At Rosebud Creek on June 17, Crazy Horse led an aggressive attack against more than 1,000 federal troops under General George Crook, demonstrating “a wholly unexpected unity and tenacity” and thoroughly dictating the terms of battle. Crazy Horse consistently and effectively used the terrain to press a decisive and brutal tactical advantage, leaving Crook’s force reeling in defeat.

5. Communication

Though only 50 miles from what would become the Little Bighorn battlefield, Crook inexplicably declared victory and chose not to make any effort to inform General Alfred Terry – who was leading the campaign in search of Sitting Bull’s encampment – of the sudden and dangerous change in Lakota tactics. Communication matters, especially in its absence.

6. Intuition

Custer’s Luck was actually poorly developed and biased expert intuition, a form of intuition rooted in pattern analysis. His intuition led to a series of critical decision failures, where his decisions created a “cascade effect” from which he was unable to recover. His luck was bound to run out eventually, and when it did the results were catastrophic.

7. Decisions

Much of the demise of the 7th Cavalry comes down to decision making under duress, and not all of that falls at the heels of Custer. Major Marcus Reno, charged with drawing the warriors out of the village, abandoned his position – and his troopers – under fire, ceding the initiative to the Sioux and freeing them to attack Custer in force. Captain Frederick Benteen, whom Custer had sent off with the pack trains, returned and made probably the most important decision of the day: to reinforce the remnants of Reno’s force rather than follow Custer down to the river. That decision – one that plagued him for the remainder of his life – saved the lives of nearly 350 men.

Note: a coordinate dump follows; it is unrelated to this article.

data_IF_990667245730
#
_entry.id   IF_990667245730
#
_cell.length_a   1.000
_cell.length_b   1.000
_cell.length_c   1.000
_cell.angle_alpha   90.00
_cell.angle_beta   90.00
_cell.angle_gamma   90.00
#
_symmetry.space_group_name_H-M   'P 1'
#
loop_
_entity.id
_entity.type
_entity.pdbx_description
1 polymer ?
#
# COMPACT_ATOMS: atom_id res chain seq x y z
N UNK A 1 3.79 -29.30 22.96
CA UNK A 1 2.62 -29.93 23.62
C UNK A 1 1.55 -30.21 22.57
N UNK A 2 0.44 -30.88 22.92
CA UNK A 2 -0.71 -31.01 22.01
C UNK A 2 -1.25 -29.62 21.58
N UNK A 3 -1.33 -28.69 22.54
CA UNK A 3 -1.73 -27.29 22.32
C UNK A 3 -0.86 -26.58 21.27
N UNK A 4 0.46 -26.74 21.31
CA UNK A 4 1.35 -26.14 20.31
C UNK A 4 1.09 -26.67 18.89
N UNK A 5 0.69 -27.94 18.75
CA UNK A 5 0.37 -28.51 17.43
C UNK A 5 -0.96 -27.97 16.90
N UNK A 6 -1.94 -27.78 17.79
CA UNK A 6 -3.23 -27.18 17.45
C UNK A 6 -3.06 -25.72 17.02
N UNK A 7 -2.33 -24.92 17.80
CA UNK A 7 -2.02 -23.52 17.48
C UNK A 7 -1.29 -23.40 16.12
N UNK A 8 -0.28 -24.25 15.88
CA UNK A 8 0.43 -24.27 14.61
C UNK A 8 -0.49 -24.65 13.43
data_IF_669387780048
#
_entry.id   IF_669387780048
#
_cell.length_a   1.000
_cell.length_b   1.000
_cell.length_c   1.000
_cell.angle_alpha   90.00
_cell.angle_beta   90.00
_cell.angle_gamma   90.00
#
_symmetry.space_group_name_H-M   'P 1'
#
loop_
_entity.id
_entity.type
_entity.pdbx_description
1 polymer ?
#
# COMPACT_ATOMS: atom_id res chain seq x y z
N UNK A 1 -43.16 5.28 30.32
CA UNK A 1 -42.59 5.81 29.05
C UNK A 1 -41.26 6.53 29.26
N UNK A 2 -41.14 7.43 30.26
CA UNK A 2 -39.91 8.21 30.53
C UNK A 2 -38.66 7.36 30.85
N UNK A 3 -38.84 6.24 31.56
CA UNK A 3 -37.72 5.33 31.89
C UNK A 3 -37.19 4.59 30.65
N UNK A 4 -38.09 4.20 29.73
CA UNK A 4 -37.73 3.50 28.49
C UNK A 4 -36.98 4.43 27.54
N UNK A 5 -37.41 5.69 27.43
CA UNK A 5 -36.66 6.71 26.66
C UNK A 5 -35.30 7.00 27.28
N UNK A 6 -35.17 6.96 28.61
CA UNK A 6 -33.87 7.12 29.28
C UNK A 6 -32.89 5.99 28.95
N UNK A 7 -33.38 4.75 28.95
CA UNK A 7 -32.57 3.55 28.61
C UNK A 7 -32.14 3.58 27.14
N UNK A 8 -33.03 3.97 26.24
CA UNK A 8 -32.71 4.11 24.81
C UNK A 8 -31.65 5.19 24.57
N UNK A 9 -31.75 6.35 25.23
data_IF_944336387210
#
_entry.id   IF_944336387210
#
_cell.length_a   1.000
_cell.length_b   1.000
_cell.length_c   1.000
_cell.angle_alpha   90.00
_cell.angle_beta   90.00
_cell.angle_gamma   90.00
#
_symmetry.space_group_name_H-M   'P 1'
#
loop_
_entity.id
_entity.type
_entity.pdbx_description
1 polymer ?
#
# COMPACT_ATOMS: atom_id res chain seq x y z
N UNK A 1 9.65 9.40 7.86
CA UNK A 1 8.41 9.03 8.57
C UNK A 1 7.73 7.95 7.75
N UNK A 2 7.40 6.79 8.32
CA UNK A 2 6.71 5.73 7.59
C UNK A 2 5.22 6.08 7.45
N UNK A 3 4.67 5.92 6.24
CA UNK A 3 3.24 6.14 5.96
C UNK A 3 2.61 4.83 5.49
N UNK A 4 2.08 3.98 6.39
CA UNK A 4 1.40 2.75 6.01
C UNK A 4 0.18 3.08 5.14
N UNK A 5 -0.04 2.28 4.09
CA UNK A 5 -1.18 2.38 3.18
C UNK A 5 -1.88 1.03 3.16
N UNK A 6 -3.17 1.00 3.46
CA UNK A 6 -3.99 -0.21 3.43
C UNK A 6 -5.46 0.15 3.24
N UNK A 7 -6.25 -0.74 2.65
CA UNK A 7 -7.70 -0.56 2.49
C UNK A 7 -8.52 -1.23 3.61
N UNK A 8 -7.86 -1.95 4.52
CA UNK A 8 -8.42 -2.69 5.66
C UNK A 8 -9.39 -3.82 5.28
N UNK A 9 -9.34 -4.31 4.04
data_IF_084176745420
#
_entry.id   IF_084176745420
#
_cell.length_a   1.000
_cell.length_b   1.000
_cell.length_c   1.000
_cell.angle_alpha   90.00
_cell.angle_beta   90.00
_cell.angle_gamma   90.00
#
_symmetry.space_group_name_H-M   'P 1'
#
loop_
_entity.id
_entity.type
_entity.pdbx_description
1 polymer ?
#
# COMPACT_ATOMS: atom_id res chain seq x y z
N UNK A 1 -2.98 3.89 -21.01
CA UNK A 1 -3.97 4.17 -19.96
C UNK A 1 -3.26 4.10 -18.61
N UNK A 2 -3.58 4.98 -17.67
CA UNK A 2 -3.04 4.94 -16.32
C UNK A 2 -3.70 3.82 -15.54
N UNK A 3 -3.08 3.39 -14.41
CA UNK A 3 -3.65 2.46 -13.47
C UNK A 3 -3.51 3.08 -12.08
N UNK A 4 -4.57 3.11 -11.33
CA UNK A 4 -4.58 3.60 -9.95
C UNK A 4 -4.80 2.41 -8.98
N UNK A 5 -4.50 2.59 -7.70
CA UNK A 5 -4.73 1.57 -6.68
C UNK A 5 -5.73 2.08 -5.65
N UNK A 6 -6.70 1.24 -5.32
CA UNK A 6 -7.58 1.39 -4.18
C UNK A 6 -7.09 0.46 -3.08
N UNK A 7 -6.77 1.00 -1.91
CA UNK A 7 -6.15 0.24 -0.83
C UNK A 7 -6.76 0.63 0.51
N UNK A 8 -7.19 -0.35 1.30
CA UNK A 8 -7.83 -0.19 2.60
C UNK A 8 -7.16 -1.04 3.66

Nearly 150 years after the Battle of the Little Bighorn, we’re still drawing from the lessons of that day. Despite all that’s been written and a research effort that never ceases, there is still much to be learned. Just as the archaeological record dispelled the last stand myth, the dead from that campaign continue to tell their tales.

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Steve Leonard is a former senior military strategist and the creative force behind the defense microblog, Doctrine Man!!. A career writer and speaker with a passion for developing and mentoring the next generation of thought leaders, he is a co-founder and emeritus board member of the Military Writers Guild; the co-founder of the national security blog, Divergent Options; a member of the editorial review board of the Arthur D. Simons Center’s Interagency Journal; a member of the editorial advisory panel of Military Strategy Magazine; and an emeritus senior fellow at the Modern War Institute at West Point. He is the author, co-author, or editor of several books and is a prolific military cartoonist.